Valle: Community-based diversion provides an opportunity for young people to be enrolled in programming that's culturally relevant to their community from organizations that know their history and are able to connect them to local resources. We want our community providers to develop relationships in which they can identify how to support these young people's development. These relationships could turn into long-term positive connections, as opposed to the short-term nature of [court] system involvement. With that support, young people can identify goals for themselves and achieve things in their lives that maybe they didn't believe they'd be able to.

Q: Why divert young people instead of refer them to the formal legal system?

Valle: The vast majority of young people who are arrested will grow out of whatever behavior got them in trouble without any sort of punitive intervention. The justice system in America produces poor outcomes for young people and Black and Latino youth are much more likely than white youth to wind up in the system for similar offenses. It traumatizes youth and doesn’t provide the type of support that young people need as they mature.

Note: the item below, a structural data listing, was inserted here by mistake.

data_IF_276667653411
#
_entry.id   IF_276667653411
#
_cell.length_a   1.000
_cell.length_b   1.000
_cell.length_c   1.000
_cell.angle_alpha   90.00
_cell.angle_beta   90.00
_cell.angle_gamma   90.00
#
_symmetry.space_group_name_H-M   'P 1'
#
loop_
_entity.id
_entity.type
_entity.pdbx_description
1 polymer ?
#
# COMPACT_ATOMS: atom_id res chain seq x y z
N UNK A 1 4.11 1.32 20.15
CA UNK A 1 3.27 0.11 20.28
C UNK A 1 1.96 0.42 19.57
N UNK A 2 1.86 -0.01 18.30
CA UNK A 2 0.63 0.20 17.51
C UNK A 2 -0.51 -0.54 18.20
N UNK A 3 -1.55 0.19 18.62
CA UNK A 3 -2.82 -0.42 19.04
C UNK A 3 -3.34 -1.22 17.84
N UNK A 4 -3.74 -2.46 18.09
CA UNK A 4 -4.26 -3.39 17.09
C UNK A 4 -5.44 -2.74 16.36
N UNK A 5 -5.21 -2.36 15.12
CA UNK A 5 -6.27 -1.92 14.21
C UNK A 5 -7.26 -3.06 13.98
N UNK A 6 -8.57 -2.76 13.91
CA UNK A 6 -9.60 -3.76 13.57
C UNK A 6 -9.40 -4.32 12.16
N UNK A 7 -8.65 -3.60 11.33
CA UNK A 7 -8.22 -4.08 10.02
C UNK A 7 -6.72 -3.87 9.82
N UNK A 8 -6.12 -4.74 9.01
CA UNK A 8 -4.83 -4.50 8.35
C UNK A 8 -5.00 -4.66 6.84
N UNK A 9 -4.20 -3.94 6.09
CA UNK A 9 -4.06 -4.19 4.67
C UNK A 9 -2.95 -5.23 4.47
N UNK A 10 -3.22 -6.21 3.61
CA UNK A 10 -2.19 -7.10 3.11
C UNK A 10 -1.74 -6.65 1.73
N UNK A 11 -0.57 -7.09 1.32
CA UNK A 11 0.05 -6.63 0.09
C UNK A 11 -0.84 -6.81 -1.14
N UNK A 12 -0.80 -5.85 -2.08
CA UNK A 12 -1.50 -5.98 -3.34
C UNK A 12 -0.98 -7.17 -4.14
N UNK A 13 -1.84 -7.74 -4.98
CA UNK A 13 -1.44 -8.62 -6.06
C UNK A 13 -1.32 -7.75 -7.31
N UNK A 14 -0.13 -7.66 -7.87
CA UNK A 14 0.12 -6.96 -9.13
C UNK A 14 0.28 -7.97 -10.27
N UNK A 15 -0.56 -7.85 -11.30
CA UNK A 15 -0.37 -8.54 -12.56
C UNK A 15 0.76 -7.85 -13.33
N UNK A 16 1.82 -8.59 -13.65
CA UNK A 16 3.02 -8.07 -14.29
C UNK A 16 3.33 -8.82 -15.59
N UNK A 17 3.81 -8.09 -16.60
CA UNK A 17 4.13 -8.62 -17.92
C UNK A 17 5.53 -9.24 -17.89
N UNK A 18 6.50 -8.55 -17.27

On the flip side, our diversion model is focused on youth development. We don't come at this from a punitive lens. We built in restorative justice practices because we want there to be an opportunity for youth to address the harm they may have caused and for folks who were harmed to be able to come to a true resolution around whatever happened — at least in most cases. Less system involvement, more positive youth development and opportunities to restore harm using restorative practices add up to a greater sense of public safety.

Q: When are youth diverted? By whom?

Valle: YDD’s program is prearrest and pre-booking. We encourage law enforcement to make a decision about diversion at the point of contact with the youth based on the alleged offense and the information they have on hand, not whether the youth has a record or the severity of prior offenses.